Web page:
I stayed 2 nights in Nazca, and after that made my way to Cusco via route 3S. I purposely did it slowly so as to acclimatize to the altitude as the road to Cusco climbs high mountain passes. It took me 3 days to arrive at Cusco with stopovers at Puquio and Abancay. It was a very enjoyable and scenic ride, even though it’s quite windy in certain places. The first mountain pass I climbed was at 4300m, and I felt some dizziness, but not too bad. The view was soooo spectacular and changed with the altitude, so that I felt as if I was looking at an artist’s masterpiece. The road to Abancay runs parallel with the greenish blue Rio Pachachaca which winds its way along the many gorges of the Andes Mountains. It was sooo beautiful.
The stretch from Abancay to Cusco, even though paved, must not be taken lightly as the climb is from 2500m (at Abancay) to 4000m (the highest point). Also, there was lots of debris on the road due to landslides. Views of the Andes are gorgeous. Beautiful and colourful rock formations can be seen along the way. For the first time since I started GDR, today I saw snow peaked mountains. They seemed so near and I felt joy and brrrrrr…Finally, after riding 716kms in 3 days, I arrived in Cusco.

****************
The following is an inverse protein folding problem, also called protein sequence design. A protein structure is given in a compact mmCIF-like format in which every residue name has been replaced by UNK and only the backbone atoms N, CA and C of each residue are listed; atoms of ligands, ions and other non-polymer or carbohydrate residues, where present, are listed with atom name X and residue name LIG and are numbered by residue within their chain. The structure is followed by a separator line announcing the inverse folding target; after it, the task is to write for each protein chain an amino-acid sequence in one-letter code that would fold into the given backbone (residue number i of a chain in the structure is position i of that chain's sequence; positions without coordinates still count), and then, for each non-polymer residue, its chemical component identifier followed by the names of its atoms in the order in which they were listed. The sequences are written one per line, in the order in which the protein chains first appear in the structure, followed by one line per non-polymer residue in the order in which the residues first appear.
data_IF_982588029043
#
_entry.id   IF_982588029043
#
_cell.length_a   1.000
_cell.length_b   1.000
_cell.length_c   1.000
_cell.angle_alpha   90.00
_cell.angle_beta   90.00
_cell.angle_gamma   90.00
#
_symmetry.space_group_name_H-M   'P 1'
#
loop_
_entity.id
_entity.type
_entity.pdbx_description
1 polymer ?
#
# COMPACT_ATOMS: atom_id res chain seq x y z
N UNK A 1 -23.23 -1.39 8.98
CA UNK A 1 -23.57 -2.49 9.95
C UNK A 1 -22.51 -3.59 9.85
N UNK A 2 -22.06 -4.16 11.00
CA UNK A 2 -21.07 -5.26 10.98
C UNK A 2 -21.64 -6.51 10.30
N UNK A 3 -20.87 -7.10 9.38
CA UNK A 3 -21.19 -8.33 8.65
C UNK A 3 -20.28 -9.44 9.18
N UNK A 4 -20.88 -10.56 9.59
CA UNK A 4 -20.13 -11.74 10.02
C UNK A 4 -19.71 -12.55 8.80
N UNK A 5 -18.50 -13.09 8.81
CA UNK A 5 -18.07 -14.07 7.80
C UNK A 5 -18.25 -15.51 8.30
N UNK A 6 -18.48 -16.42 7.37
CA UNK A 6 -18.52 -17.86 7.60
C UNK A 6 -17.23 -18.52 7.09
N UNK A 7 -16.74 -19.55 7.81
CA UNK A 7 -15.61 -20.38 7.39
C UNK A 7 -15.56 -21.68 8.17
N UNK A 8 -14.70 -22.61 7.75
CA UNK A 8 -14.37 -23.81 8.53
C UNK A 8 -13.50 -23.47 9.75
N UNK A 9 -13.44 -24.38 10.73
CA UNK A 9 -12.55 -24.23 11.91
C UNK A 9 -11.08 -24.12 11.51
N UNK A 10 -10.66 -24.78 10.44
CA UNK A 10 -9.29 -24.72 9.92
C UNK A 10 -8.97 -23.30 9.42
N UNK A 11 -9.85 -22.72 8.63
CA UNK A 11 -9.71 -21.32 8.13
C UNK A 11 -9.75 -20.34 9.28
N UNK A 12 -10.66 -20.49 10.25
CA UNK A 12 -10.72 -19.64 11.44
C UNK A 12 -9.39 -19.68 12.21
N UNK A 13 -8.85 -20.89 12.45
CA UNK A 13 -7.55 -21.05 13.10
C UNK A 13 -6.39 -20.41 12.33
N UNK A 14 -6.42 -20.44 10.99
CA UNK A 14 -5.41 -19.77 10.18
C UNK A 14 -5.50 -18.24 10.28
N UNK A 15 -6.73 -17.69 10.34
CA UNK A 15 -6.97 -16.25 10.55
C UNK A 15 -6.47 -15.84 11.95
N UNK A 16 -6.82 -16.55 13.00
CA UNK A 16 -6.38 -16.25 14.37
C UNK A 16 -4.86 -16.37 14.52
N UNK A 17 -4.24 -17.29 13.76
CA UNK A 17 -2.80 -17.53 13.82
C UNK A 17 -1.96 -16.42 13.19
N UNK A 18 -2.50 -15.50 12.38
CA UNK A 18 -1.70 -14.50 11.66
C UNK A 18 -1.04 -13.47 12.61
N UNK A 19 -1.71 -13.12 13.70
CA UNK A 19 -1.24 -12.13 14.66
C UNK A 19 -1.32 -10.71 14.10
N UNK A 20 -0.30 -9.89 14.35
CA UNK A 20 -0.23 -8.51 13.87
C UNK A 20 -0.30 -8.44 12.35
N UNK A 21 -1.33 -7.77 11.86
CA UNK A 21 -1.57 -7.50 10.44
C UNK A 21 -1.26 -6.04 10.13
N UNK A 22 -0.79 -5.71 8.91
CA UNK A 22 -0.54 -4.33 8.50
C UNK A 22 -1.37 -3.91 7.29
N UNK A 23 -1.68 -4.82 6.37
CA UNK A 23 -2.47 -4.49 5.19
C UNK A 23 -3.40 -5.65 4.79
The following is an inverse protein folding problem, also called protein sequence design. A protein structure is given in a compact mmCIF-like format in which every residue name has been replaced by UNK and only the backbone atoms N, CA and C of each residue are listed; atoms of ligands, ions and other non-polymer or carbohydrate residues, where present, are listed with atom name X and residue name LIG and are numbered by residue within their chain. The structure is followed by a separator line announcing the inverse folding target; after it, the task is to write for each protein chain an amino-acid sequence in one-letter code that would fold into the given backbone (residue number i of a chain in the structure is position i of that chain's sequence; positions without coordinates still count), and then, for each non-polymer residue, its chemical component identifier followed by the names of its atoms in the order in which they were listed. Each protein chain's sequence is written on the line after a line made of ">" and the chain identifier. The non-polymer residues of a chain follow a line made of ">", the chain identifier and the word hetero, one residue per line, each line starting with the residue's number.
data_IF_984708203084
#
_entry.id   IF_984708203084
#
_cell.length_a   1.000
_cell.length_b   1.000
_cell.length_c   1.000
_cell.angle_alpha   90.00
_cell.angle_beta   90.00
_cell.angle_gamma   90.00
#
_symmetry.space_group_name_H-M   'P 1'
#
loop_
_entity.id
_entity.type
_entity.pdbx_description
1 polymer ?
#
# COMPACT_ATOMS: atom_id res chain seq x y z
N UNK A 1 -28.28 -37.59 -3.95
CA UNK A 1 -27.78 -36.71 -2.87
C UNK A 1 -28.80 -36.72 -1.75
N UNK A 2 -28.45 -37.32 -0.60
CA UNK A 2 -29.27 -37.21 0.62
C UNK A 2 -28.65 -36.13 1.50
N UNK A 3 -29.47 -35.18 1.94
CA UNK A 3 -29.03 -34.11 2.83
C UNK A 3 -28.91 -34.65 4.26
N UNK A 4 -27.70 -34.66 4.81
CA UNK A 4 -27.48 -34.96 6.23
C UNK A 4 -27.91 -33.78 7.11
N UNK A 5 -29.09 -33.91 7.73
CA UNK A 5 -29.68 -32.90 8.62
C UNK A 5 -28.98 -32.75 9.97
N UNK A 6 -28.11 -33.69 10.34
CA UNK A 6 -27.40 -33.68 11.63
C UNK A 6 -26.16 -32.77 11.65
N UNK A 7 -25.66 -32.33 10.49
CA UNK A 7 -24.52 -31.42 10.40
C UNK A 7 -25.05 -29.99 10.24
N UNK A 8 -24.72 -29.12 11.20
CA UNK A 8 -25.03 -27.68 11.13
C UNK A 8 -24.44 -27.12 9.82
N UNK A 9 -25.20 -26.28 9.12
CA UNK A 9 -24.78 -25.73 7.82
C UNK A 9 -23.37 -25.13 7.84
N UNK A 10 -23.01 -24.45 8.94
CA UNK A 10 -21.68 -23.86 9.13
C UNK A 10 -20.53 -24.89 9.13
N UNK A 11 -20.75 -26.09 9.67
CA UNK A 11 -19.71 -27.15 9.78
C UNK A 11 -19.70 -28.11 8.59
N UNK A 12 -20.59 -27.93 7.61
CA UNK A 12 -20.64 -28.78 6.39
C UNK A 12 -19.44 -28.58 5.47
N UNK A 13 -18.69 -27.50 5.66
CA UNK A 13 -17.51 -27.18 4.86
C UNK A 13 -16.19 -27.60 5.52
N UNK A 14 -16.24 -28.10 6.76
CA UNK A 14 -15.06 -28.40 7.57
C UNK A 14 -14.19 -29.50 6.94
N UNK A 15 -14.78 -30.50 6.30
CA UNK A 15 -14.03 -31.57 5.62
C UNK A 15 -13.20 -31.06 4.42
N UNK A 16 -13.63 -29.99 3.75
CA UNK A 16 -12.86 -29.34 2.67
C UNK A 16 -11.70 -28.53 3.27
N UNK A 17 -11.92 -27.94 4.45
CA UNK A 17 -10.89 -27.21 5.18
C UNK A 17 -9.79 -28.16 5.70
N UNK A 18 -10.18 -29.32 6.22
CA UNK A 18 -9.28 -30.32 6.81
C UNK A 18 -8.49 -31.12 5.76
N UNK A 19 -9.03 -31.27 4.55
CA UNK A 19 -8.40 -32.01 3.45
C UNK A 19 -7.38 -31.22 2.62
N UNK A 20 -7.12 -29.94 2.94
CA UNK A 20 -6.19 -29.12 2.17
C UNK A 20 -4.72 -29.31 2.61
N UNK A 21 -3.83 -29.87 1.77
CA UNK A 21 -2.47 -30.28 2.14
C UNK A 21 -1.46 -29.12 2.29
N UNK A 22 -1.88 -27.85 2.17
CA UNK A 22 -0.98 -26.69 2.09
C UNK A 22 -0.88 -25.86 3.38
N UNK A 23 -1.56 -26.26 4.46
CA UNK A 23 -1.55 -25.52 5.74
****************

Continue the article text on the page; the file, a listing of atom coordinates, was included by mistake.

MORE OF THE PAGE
Cusco is a nice historical town, but somehow I found it a bit too touristy. It’s not a surprise though, as Cusco is the most popular place to book a tour to Machu Pichhu, a world heritage site, which lies in the mountain in the jungle. I took the cheaper tour which provided return transportation from Cusco to Station Hidroelectrica for only 75S. It was a long 7hrs journey along an amazing route which almost reached the snow peaked Andes, plus a stretch of very ugly and scary off-road. If you have seen ‘Bolivian Death Road’ video on Youtube, that’s what the road looked like. Most of the time, the narrow off-road can only allow one vehicle to pass. Arriving at Stn Hidroelectrica, one can choose either to take a train which will cost US$30 (one way) or walk for 10kms to reach Agua Calientes, the nearest little town to Machu Pichhu. My option was the latter. I had to walk on the rail gravel along the rail line. It took me 2.15hrs to walk non-stop for 10kms to reach AC. It was already sun down when I arrived there. I went straight to the information counter to purchase a Machu Pichhu entrance ticket (S128 &US$40) and a one way bus ticket (US$12) to reach the ancient site.